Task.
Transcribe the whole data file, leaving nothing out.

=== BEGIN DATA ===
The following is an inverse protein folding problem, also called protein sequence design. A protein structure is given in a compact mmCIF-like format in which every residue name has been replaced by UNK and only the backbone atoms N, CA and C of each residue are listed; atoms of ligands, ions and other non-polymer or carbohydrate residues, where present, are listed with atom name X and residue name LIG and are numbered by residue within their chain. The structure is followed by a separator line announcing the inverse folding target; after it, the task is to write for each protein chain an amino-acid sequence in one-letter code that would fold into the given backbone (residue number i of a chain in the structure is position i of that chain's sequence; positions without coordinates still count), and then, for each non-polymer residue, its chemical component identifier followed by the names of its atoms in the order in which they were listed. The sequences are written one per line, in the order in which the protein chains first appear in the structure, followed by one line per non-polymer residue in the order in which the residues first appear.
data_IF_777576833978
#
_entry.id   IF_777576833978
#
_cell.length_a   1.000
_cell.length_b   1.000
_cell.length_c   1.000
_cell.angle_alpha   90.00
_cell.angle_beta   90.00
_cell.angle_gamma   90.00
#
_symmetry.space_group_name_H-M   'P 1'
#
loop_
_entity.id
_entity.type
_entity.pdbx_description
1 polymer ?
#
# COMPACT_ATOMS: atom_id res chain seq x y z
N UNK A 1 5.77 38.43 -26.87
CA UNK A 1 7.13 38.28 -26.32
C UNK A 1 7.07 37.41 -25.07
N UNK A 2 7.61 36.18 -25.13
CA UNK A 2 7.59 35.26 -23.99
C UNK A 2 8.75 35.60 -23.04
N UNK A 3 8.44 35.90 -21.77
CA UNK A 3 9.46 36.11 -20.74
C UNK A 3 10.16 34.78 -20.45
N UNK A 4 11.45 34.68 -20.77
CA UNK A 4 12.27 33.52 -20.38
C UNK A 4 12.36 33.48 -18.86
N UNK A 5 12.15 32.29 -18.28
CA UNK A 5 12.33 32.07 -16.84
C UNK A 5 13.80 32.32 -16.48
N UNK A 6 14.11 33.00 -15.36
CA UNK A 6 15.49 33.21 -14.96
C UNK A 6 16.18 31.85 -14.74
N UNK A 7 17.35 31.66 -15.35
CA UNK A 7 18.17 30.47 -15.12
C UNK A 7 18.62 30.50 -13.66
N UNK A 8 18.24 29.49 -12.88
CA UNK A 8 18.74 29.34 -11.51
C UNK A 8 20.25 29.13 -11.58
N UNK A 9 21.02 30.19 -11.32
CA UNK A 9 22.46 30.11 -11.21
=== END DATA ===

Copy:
The following is an inverse protein folding problem, also called protein sequence design. A protein structure is given in a compact mmCIF-like format in which every residue name has been replaced by UNK and only the backbone atoms N, CA and C of each residue are listed; atoms of ligands, ions and other non-polymer or carbohydrate residues, where present, are listed with atom name X and residue name LIG and are numbered by residue within their chain. The structure is followed by a separator line announcing the inverse folding target; after it, the task is to write for each protein chain an amino-acid sequence in one-letter code that would fold into the given backbone (residue number i of a chain in the structure is position i of that chain's sequence; positions without coordinates still count), and then, for each non-polymer residue, its chemical component identifier followed by the names of its atoms in the order in which they were listed. The sequences are written one per line, in the order in which the protein chains first appear in the structure, followed by one line per non-polymer residue in the order in which the residues first appear.
data_IF_777576833978
#
_entry.id   IF_777576833978
#
_cell.length_a   1.000
_cell.length_b   1.000
_cell.length_c   1.000
_cell.angle_alpha   90.00
_cell.angle_beta   90.00
_cell.angle_gamma   90.00
#
_symmetry.space_group_name_H-M   'P 1'
#
loop_
_entity.id
_entity.type
_entity.pdbx_description
1 polymer ?
#
# COMPACT_ATOMS: atom_id res chain seq x y z
N UNK A 1 5.77 38.43 -26.87
CA UNK A 1 7.13 38.28 -26.32
C UNK A 1 7.07 37.41 -25.07
N UNK A 2 7.61 36.18 -25.13
CA UNK A 2 7.59 35.26 -23.99
C UNK A 2 8.75 35.60 -23.04
N UNK A 3 8.44 35.90 -21.77
CA UNK A 3 9.46 36.11 -20.74
C UNK A 3 10.16 34.78 -20.45
N UNK A 4 11.45 34.68 -20.77
CA UNK A 4 12.27 33.52 -20.38
C UNK A 4 12.36 33.48 -18.86
N UNK A 5 12.15 32.29 -18.28
CA UNK A 5 12.33 32.07 -16.84
C UNK A 5 13.80 32.32 -16.48
N UNK A 6 14.11 33.00 -15.36
CA UNK A 6 15.49 33.21 -14.96
C UNK A 6 16.18 31.85 -14.74
N UNK A 7 17.35 31.66 -15.35
CA UNK A 7 18.17 30.47 -15.12
C UNK A 7 18.62 30.50 -13.66
N UNK A 8 18.24 29.49 -12.88
CA UNK A 8 18.74 29.34 -11.51
C UNK A 8 20.25 29.13 -11.58
N UNK A 9 21.02 30.19 -11.32
CA UNK A 9 22.46 30.11 -11.21